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How Sensitive Cloud Data Gets Exposed

How Sensitive Cloud Data Gets Exposed

Blog Article Published: 09/23/2022

Originally published by Sentra here.

When organizations began migrating to the cloud, they did so with the promise that they’ll be able to build and adapt their infrastructures at speeds that would give them a competitive advantage. It also meant that they’d be able to use large amounts of data to gather insights about their users and customers to better understand their needs.

While this is all true - it does mean that there’s more data than ever that security teams are responsible for protecting more data than ever before. As data gets replicated, shared, and moved throughout the public cloud, sensitive data exposure becomes more common. These are the most common ways that sensitive cloud data is exposed and leaked - and what’s needed to mitigate the risks.

Causes of Cloud Data Exposure

Negligence: Accidentally leaving a data asset exposed to the internet shouldn’t happen. Cloud providers know it happens anyway - AWS’ first sentence in their best practices for S3 storage article says “Ensure that your Amazon S3 buckets use the correct policies and are not publicly accessible.” 5 years ago AWS added warnings to dashboards when a bucket was publicly exposed. Of course, S3 is just one of many data stores that contain sensitive data and are prone to accidental exposure. Despite the warnings, exposed data assets continue to be a cause of data breaches. Fortunately, these vulnerabilities are easily corrected- assuming you have perfect visibility into your cloud environment.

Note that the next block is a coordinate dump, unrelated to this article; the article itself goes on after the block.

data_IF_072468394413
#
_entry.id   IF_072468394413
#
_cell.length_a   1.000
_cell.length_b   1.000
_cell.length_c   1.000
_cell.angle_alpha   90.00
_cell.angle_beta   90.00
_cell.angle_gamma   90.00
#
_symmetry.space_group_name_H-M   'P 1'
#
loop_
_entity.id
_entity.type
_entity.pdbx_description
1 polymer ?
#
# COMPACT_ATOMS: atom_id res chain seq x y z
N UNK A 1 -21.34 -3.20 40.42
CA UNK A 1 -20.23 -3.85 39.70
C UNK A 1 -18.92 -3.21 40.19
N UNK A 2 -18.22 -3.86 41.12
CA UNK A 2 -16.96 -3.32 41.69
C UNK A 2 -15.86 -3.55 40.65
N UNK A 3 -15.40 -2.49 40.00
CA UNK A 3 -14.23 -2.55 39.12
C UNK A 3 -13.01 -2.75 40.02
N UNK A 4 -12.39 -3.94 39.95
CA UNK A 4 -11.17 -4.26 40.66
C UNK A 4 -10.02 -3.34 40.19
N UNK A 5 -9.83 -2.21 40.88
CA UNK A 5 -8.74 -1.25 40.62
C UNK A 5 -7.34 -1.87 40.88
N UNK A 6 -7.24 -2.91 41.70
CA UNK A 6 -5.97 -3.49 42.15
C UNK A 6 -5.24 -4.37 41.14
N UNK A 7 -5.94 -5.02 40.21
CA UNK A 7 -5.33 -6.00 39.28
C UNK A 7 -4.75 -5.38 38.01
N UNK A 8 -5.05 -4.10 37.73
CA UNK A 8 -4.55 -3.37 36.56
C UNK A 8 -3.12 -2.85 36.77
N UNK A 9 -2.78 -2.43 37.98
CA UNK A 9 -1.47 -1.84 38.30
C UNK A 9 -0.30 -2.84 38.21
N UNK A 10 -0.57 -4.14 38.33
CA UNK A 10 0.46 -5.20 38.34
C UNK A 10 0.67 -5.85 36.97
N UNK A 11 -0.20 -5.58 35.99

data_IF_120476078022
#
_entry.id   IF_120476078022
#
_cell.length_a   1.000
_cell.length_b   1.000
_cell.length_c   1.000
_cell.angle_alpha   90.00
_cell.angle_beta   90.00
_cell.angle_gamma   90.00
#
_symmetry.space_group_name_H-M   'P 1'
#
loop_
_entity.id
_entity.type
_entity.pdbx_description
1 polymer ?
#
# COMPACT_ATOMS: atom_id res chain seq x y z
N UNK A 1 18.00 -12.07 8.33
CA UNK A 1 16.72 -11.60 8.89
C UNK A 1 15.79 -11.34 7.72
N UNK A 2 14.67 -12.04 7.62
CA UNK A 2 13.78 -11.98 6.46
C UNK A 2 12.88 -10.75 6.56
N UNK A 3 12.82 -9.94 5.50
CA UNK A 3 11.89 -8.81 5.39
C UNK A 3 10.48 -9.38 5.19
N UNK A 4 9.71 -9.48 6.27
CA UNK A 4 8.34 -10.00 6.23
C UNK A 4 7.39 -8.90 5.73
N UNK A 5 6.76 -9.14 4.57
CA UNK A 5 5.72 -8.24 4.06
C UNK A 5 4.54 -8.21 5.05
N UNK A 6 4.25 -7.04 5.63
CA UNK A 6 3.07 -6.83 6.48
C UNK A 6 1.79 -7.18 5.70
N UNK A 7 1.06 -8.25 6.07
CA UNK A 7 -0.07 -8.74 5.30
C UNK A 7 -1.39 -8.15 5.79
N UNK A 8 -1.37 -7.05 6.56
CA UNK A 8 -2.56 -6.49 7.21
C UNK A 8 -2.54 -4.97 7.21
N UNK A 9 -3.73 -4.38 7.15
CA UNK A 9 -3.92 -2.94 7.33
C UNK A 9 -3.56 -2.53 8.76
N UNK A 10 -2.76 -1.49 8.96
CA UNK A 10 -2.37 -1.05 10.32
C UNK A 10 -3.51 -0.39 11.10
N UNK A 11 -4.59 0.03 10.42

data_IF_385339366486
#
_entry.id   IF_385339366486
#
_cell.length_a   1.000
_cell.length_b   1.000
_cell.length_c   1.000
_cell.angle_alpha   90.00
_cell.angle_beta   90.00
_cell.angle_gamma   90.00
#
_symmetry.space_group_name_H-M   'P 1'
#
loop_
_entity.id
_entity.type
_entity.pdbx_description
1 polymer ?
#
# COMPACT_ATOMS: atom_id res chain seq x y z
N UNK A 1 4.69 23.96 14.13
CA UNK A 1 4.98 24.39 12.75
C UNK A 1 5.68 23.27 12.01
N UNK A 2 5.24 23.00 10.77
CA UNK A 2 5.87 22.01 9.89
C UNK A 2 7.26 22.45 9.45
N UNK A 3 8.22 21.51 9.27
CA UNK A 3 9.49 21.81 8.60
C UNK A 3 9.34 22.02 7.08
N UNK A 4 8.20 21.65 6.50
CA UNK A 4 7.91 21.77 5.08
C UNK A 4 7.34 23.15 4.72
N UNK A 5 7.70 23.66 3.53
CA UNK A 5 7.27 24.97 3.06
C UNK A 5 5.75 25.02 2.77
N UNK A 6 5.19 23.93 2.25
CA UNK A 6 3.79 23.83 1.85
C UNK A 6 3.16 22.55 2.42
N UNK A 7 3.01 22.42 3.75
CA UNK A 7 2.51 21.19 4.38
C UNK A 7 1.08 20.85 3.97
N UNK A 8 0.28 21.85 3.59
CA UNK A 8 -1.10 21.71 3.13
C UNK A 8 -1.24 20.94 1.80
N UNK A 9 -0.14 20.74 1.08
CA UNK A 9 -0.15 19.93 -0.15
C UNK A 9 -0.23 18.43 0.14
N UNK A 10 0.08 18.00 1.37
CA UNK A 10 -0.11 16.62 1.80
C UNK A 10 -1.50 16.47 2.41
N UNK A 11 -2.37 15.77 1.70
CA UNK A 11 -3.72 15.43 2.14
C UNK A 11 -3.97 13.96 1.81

Data Movement: Even when sensitive data is properly secured, there’s always a risk that it could be moved or copied into an unsecured environment. A common example of this is taking sensitive data from a secured production environment and moving it to a developer environment with a lower security posture. In this case, the data’s owner did everything right - it was the second user who moved the data who accidentally put it at risk. Another example would be an organization which has a PCI environment where they keep all the payment information of their customers, and they need to prevent this extremely sensitive data from going to other data stores in less secured parts of their cloud environment.

Improper Access Management: Access to sensitive data should not be granted to users who don’t need it (see the example above). Improper IAM configurations and access control management increases the risk of accidental or malicious data leakage. More access means more potential shadow data being created and abandoned. For example, a user might copy sensitive data and then leave the company, creating data that no one is aware of. Limiting access to sensitive data to users who actually need it can help prevent a needless expansion of your organization’s ‘data attack surface’.